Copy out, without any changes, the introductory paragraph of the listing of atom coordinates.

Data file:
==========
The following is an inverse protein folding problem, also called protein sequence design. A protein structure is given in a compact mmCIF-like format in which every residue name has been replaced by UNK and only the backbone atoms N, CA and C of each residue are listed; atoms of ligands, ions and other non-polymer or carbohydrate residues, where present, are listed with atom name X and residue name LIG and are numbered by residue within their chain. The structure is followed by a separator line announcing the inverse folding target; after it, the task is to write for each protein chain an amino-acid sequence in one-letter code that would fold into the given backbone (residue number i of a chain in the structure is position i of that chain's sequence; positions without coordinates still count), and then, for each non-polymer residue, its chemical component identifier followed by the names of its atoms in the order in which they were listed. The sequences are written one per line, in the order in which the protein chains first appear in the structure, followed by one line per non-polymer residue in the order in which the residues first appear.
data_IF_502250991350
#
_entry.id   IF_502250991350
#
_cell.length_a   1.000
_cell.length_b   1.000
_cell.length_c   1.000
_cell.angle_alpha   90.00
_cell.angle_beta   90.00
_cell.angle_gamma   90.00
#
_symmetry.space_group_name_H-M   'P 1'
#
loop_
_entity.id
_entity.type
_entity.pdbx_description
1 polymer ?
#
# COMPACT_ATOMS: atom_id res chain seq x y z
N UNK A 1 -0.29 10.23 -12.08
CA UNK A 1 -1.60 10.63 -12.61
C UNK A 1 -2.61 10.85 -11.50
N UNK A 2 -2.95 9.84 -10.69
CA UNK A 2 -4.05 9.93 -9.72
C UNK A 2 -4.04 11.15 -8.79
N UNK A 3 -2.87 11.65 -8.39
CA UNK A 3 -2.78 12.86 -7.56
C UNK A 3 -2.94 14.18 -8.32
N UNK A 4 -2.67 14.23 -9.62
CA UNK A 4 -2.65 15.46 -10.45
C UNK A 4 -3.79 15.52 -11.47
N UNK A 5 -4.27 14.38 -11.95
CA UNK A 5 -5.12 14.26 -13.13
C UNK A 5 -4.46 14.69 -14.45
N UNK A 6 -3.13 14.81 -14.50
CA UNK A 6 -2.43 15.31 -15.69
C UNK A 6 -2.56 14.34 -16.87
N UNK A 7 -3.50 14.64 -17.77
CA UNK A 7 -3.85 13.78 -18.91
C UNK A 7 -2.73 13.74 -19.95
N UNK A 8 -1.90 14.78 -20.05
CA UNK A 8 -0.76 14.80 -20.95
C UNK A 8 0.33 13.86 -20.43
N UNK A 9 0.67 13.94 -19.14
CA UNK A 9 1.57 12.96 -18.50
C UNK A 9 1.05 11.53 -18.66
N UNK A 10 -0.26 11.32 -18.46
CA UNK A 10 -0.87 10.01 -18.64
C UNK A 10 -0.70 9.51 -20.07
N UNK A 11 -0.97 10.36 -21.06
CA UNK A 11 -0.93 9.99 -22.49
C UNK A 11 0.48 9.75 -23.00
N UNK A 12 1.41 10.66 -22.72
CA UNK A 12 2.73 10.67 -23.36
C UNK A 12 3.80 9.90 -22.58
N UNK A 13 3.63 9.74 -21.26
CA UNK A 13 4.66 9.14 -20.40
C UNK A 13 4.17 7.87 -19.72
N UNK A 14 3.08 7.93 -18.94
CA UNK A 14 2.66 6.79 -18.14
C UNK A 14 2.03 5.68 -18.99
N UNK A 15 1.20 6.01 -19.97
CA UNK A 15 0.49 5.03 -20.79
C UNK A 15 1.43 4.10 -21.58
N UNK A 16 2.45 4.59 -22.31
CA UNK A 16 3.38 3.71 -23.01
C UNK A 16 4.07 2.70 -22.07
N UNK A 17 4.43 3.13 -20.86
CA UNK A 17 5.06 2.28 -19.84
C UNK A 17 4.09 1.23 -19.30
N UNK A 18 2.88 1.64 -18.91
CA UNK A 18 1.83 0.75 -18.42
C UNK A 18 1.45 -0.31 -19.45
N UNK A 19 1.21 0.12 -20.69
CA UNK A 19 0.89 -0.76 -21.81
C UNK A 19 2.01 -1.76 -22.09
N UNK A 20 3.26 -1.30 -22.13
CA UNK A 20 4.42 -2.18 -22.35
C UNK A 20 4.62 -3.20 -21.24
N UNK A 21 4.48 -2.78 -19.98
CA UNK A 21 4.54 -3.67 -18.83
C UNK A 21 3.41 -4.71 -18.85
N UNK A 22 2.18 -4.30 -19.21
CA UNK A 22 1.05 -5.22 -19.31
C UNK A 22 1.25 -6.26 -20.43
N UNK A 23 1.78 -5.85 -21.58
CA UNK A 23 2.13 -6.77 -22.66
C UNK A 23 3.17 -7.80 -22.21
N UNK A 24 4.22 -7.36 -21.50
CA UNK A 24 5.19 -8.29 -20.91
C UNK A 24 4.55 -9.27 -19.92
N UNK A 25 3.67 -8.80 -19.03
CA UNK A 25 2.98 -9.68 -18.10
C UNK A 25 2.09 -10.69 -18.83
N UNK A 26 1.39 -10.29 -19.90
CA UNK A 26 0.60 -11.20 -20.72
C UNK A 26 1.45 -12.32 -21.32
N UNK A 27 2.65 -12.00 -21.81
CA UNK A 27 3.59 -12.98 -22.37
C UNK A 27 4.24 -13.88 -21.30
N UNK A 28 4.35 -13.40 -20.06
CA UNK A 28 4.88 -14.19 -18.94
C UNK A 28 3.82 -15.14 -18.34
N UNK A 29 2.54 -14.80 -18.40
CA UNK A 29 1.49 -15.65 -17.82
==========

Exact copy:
The following is an inverse protein folding problem, also called protein sequence design. A protein structure is given in a compact mmCIF-like format in which every residue name has been replaced by UNK and only the backbone atoms N, CA and C of each residue are listed; atoms of ligands, ions and other non-polymer or carbohydrate residues, where present, are listed with atom name X and residue name LIG and are numbered by residue within their chain. The structure is followed by a separator line announcing the inverse folding target; after it, the task is to write for each protein chain an amino-acid sequence in one-letter code that would fold into the given backbone (residue number i of a chain in the structure is position i of that chain's sequence; positions without coordinates still count), and then, for each non-polymer residue, its chemical component identifier followed by the names of its atoms in the order in which they were listed. The sequences are written one per line, in the order in which the protein chains first appear in the structure, followed by one line per non-polymer residue in the order in which the residues first appear.